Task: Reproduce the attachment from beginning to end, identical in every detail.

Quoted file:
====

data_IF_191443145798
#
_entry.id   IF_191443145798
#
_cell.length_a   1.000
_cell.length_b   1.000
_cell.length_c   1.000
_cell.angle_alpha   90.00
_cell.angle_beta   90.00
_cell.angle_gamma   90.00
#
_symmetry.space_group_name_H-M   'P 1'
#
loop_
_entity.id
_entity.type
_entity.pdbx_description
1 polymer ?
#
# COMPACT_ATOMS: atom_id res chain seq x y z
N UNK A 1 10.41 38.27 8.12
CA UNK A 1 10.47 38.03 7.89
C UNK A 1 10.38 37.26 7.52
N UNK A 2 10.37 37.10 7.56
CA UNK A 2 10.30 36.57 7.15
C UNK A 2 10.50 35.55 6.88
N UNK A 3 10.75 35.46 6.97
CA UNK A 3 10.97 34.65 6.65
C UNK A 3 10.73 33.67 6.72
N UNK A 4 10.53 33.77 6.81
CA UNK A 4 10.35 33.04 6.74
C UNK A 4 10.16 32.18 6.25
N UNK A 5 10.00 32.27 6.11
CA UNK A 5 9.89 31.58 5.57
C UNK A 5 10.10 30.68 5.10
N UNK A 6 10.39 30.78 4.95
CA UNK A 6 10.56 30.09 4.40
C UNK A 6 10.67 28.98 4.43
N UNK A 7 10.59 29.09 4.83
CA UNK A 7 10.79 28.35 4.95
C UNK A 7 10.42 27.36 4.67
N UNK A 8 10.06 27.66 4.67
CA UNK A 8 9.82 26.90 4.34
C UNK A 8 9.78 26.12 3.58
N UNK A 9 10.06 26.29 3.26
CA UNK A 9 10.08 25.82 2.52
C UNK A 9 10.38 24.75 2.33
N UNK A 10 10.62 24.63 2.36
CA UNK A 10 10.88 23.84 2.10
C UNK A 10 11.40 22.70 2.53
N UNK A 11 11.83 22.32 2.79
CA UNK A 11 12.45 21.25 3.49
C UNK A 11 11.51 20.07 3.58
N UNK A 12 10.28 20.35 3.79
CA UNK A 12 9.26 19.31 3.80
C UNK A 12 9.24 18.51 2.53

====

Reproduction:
data_IF_191443145798
#
_entry.id   IF_191443145798
#
_cell.length_a   1.000
_cell.length_b   1.000
_cell.length_c   1.000
_cell.angle_alpha   90.00
_cell.angle_beta   90.00
_cell.angle_gamma   90.00
#
_symmetry.space_group_name_H-M   'P 1'
#
loop_
_entity.id
_entity.type
_entity.pdbx_description
1 polymer ?
#
# COMPACT_ATOMS: atom_id res chain seq x y z
N UNK A 1 10.41 38.27 8.12
CA UNK A 1 10.47 38.03 7.89
C UNK A 1 10.38 37.26 7.52
N UNK A 2 10.37 37.10 7.56
CA UNK A 2 10.30 36.57 7.15
C UNK A 2 10.50 35.55 6.88
N UNK A 3 10.75 35.46 6.97
CA UNK A 3 10.97 34.65 6.65
C UNK A 3 10.73 33.67 6.72
N UNK A 4 10.53 33.77 6.81
CA UNK A 4 10.35 33.04 6.74
C UNK A 4 10.16 32.18 6.25
N UNK A 5 10.00 32.27 6.11
CA UNK A 5 9.89 31.58 5.57
C UNK A 5 10.10 30.68 5.10
N UNK A 6 10.39 30.78 4.95
CA UNK A 6 10.56 30.09 4.40
C UNK A 6 10.67 28.98 4.43
N UNK A 7 10.59 29.09 4.83
CA UNK A 7 10.79 28.35 4.95
C UNK A 7 10.42 27.36 4.67
N UNK A 8 10.06 27.66 4.67
CA UNK A 8 9.82 26.90 4.34
C UNK A 8 9.78 26.12 3.58
N UNK A 9 10.06 26.29 3.26
CA UNK A 9 10.08 25.82 2.52
C UNK A 9 10.38 24.75 2.33
N UNK A 10 10.62 24.63 2.36
CA UNK A 10 10.88 23.84 2.10
C UNK A 10 11.40 22.70 2.53
N UNK A 11 11.83 22.32 2.79
CA UNK A 11 12.45 21.25 3.49
C UNK A 11 11.51 20.07 3.58
N UNK A 12 10.28 20.35 3.79
CA UNK A 12 9.26 19.31 3.80
C UNK A 12 9.24 18.51 2.53